so i haven't blogged in a while. this was partly because my fam has been going through a rough time recently and it didn't feel right to blog about bolivia in the midst of it. i've heard grandma's service was beautiful and attended by over 200 people (wow!), and i wish i could have been there.
so i have some CUP to do. i'm going to divide this into sections so that you can read the things that interest you...
YUMMY FOODS I HAVE TRIED THUS FAR
1. api. a sweet hot drink made from corn that you eat with fried bread that has cheese inside and sugar on top.
2. saltenas. famously good in cochabamba, and basically like a large juicy baked bolivian dumpling with thick dough and meat, chicken, olives, onions, and a hardboiled egg inside. bolivians eat them in the morning, and sometimes fry them but i haven't tried that kind yet. there's a saltenas festival this weekend outside my apartment and i am so excited!
3. camote. just a kind of sweet potato, and so bomb.
4. bags of popcorn sold on the street. cost roughly ten cents and are fun to eat while walking.
5. chirrimoya. the most expensive fruit in bolivia (i bought two for almost $2), and taste delicious – sort of like a mango, but less mango-y? you know? i also tried chirrimoya ice cream today which is really popular.
I STARTED VOLUNTEERING!
i guess i should explain what i’m going to be doing for the next three months. i’m volunteering at a center called mosoj yan, which is a christian organization that supports girls who have/are working or living on the streets. they have a bunch of different projects, and hopefully i’ll get to work on a few of them. one is called el centro para las trabajadoras – this is where i’ll be most of the time. in bolivia, kids only go to public school for half the day, and the girls at the center would otherwise be spending the rest of their time on the street, helping their mothers sell things. instead, they come to the center to do their homework, eat, play and study the bible. there’s also a café at the center where i’m working in the mornings. there are two other foreign volunteers there – one french and one german, and we help peel potatoes, cut onions, wash dishes, bake cakes and generally screw up the cooking process as gringas should do. today i was kicked off potato pealing duty because, by the time you’re done peeling the potato, there’s hardly any of it left! oops. the woman who cooks at the café is named tomi. she is really sweet but gets super stressed out sometimes. every day, a few girls come from one of the other centers, called alberge. alberge is for girls who no longer live with their families – i’m still unclear on the reasons, but i think it’s usually related to abuse or addiction. it’s fun chatting and cooking with these girls.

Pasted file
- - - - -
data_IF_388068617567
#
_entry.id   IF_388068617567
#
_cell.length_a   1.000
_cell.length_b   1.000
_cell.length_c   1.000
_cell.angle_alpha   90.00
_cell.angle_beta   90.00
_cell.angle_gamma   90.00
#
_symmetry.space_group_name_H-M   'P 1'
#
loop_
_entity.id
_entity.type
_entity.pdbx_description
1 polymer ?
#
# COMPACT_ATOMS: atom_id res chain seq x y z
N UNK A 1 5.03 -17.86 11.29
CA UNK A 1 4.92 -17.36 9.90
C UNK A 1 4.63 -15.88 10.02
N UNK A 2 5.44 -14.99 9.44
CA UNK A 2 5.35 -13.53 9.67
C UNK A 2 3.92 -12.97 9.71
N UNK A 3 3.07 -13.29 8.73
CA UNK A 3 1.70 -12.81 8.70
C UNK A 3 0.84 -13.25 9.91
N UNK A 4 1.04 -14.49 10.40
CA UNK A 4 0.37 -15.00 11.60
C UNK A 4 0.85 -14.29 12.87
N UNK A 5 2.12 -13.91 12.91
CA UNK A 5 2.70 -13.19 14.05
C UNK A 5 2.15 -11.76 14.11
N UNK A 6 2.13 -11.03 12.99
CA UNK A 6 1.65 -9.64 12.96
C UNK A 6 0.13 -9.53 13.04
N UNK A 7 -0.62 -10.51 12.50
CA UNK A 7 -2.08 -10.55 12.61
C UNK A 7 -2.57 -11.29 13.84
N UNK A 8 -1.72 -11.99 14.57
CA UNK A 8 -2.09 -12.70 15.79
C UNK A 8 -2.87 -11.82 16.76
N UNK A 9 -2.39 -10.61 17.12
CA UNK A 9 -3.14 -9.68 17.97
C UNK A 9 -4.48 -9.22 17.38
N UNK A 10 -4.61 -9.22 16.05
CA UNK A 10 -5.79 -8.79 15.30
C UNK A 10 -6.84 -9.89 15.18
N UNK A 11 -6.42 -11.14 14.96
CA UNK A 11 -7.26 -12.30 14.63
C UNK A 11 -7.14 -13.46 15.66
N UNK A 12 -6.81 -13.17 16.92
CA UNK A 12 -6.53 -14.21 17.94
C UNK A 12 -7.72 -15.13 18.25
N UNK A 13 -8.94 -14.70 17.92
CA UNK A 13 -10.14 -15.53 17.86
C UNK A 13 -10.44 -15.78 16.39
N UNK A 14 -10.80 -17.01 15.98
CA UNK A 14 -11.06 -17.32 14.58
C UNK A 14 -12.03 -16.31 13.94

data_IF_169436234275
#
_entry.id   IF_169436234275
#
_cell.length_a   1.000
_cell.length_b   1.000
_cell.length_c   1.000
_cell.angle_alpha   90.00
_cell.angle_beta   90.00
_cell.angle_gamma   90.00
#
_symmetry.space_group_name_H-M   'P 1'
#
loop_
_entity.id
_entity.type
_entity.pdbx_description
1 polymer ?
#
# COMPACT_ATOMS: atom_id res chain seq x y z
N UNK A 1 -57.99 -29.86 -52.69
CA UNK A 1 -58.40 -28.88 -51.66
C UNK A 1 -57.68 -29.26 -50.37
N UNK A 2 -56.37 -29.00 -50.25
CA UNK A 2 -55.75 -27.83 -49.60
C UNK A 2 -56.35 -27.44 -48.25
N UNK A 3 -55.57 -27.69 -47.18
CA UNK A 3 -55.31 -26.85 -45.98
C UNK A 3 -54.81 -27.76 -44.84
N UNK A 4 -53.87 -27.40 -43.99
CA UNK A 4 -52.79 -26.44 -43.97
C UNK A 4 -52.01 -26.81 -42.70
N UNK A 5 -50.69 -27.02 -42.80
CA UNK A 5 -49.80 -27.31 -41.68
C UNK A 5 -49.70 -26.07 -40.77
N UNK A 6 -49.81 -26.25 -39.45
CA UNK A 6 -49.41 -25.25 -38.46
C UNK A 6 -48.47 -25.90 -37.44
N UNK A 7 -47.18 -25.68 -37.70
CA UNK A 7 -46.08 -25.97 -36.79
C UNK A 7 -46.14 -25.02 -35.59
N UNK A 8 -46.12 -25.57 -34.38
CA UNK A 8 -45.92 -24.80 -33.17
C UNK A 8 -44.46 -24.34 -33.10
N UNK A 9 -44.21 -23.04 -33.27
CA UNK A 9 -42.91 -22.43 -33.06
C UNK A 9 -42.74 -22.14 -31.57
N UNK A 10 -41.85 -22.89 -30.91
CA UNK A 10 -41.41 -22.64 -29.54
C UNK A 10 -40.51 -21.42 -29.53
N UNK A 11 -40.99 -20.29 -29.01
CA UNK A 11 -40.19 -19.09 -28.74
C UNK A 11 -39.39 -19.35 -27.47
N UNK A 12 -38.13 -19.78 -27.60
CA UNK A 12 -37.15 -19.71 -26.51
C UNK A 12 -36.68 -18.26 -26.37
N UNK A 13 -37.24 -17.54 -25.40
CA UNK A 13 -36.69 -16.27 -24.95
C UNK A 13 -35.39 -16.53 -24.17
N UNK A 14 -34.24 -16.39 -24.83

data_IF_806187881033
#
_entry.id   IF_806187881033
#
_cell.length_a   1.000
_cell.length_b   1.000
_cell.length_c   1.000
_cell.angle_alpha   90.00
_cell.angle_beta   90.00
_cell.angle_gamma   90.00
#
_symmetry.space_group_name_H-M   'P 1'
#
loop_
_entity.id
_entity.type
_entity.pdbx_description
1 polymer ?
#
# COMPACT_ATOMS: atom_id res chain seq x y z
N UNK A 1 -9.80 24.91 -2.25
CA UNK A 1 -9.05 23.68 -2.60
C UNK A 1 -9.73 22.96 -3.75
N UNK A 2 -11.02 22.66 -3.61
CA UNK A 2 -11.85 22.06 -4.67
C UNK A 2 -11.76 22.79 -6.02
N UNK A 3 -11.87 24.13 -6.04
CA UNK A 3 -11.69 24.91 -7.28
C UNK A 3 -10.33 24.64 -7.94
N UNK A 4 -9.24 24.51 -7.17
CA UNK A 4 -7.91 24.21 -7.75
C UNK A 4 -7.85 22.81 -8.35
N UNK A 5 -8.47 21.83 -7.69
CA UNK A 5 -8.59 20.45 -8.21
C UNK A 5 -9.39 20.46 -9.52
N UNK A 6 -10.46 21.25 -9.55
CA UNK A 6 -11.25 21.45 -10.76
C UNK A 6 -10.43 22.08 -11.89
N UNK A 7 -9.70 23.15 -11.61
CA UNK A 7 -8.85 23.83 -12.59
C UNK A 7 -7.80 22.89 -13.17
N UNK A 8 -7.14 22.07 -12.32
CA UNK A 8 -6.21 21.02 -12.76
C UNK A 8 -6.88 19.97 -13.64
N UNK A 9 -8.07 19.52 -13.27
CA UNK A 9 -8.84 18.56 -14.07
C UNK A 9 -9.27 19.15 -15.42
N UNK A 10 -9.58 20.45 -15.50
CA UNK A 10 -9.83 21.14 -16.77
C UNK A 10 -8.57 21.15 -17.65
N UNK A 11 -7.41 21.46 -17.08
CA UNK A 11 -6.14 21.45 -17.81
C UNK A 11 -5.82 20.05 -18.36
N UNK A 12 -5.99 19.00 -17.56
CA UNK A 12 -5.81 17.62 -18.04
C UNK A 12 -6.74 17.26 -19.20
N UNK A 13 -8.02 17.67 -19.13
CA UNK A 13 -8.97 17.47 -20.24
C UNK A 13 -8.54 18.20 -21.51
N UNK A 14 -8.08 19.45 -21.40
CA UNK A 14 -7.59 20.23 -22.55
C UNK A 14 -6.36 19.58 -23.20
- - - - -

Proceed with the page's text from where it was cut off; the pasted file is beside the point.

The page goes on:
i've met a couple of awesome kids so far. maite is a super great girl i met at the centro para las trabajadores. she is about twelve and likes to play basketball with me. the basketball hoop is like one of those plastic things that people but up in their living rooms, and it’s in a corner on a fence above some kind of overturned dumpster, so that you can’t stand below the hoop. however you can shoot the ball over the fence and yell at the guy who works in the office below to throw it back. also the ball is not inflated – so there you go, that’s my first mission! i want to inflate the basketball.